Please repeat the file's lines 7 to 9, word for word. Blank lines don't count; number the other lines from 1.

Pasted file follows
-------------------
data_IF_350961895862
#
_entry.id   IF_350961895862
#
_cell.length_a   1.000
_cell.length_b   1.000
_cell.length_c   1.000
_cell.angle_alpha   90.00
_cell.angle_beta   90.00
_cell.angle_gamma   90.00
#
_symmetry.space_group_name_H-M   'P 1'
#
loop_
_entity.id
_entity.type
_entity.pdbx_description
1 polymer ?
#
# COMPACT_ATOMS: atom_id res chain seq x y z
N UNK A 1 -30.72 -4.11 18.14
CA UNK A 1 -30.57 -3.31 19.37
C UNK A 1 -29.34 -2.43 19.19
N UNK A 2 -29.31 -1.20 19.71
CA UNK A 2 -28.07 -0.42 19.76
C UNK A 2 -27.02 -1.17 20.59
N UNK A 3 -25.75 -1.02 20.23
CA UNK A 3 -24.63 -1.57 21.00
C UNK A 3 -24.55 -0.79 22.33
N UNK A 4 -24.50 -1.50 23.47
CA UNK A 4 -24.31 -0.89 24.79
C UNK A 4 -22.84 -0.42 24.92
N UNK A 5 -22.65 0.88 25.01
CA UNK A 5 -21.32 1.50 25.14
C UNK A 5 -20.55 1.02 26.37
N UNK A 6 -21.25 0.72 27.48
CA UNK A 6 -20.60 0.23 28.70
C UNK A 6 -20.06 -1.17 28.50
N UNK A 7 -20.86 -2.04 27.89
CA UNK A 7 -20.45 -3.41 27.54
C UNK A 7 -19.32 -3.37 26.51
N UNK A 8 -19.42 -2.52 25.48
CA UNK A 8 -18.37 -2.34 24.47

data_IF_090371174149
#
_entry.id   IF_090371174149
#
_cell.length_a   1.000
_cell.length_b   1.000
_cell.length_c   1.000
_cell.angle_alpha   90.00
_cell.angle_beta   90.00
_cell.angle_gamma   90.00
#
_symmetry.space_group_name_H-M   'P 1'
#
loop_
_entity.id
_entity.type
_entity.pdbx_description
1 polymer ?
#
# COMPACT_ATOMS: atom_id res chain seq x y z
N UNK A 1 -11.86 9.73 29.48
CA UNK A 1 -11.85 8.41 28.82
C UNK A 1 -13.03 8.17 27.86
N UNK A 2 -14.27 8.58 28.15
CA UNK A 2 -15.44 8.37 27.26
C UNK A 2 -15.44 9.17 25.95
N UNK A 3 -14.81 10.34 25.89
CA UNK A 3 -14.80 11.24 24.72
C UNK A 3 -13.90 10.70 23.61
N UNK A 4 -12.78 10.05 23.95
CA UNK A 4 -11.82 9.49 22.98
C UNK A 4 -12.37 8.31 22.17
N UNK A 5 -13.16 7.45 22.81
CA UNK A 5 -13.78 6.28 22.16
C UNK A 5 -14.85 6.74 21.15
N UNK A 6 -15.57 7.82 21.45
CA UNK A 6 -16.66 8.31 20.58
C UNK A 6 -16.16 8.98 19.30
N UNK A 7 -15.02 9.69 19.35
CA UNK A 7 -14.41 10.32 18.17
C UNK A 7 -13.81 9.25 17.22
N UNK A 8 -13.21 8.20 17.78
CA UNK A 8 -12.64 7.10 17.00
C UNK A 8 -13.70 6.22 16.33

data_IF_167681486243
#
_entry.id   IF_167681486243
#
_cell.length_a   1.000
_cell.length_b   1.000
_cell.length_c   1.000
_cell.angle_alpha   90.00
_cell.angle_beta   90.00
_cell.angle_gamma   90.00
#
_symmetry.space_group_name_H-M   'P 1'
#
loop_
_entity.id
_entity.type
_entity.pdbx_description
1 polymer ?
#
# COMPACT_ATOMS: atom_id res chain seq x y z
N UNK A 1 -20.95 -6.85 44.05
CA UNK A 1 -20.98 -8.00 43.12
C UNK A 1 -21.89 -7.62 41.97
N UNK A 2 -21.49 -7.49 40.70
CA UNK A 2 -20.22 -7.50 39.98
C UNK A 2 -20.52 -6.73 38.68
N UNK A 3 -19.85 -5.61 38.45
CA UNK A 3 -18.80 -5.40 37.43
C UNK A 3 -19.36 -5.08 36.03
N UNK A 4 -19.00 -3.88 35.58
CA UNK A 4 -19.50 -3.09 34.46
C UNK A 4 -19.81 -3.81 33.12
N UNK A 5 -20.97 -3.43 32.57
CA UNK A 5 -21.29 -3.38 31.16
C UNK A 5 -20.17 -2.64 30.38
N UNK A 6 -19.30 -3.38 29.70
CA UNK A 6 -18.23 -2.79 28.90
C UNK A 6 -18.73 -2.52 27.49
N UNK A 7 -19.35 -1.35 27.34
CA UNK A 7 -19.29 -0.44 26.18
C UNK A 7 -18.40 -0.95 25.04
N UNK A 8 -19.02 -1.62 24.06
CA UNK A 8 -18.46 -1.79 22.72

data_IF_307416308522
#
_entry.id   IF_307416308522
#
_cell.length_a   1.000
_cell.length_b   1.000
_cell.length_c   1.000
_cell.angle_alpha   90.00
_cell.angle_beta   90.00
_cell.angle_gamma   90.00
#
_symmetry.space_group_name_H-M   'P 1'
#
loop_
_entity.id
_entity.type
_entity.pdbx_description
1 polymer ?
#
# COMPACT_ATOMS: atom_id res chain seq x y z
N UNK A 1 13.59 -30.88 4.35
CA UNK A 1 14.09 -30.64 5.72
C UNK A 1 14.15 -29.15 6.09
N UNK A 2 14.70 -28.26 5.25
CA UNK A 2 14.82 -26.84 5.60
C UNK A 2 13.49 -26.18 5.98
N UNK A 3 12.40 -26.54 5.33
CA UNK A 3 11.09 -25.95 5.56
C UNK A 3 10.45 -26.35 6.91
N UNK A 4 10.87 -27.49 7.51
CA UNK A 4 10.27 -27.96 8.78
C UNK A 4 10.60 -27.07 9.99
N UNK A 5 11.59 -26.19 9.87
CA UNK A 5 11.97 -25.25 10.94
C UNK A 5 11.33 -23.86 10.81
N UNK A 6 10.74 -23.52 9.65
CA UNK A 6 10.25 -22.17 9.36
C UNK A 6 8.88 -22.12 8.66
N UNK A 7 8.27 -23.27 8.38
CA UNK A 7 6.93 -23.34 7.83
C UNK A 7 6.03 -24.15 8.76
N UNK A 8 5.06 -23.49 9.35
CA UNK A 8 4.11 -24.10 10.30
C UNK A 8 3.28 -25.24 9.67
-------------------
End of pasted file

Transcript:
_cell.length_c   1.000
_cell.angle_alpha   90.00
_cell.angle_beta   90.00